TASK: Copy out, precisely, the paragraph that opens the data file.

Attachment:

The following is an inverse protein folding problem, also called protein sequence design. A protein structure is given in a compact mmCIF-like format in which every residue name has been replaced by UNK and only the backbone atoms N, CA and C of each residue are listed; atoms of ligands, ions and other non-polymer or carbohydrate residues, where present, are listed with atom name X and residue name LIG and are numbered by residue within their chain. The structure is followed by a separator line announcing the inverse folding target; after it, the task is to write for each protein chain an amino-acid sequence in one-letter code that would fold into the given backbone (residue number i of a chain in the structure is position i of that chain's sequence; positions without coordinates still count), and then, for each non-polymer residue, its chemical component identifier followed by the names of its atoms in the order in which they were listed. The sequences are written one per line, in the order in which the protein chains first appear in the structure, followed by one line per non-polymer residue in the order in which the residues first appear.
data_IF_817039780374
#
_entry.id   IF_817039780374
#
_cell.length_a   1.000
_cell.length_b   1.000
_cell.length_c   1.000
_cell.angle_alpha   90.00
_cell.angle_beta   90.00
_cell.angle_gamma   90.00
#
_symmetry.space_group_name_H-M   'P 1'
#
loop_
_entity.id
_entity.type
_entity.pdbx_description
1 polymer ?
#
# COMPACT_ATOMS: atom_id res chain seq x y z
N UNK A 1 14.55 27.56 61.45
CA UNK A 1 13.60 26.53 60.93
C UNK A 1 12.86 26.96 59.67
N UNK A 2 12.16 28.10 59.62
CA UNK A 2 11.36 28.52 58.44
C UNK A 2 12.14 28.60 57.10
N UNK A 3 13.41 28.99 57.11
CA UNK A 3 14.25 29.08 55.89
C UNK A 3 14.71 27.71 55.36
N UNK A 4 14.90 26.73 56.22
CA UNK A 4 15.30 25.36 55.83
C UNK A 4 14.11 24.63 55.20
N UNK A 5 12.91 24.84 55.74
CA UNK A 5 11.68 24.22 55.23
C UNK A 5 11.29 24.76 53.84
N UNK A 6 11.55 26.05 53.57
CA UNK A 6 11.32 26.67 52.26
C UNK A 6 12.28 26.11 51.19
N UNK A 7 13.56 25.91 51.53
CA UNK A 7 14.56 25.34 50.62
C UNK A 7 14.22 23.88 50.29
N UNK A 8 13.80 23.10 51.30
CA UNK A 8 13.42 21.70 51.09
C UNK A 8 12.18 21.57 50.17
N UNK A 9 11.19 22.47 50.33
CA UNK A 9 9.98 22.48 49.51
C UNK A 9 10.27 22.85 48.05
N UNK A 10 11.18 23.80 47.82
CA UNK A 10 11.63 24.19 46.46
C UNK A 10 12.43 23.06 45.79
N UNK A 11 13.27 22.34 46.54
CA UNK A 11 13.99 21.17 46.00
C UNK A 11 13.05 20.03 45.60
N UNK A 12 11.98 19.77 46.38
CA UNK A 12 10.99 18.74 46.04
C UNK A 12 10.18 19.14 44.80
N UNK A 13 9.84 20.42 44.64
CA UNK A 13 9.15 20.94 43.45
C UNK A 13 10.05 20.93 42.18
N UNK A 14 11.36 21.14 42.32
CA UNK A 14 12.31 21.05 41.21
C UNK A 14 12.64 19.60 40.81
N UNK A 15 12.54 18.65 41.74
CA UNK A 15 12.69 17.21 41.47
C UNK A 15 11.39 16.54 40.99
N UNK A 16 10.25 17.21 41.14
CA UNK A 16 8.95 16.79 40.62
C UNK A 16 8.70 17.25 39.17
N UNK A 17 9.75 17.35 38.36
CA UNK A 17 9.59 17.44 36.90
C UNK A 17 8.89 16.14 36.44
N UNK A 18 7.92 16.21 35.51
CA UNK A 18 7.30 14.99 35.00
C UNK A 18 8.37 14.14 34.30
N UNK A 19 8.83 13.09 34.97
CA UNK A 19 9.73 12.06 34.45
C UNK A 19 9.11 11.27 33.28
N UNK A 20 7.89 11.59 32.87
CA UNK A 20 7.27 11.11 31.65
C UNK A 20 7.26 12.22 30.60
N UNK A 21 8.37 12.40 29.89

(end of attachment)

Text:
The following is an inverse protein folding problem, also called protein sequence design. A protein structure is given in a compact mmCIF-like format in which every residue name has been replaced by UNK and only the backbone atoms N, CA and C of each residue are listed; atoms of ligands, ions and other non-polymer or carbohydrate residues, where present, are listed with atom name X and residue name LIG and are numbered by residue within their chain. The structure is followed by a separator line announcing the inverse folding target; after it, the task is to write for each protein chain an amino-acid sequence in one-letter code that would fold into the given backbone (residue number i of a chain in the structure is position i of that chain's sequence; positions without coordinates still count), and then, for each non-polymer residue, its chemical component identifier followed by the names of its atoms in the order in which they were listed. The sequences are written one per line, in the order in which the protein chains first appear in the structure, followed by one line per non-polymer residue in the order in which the residues first appear.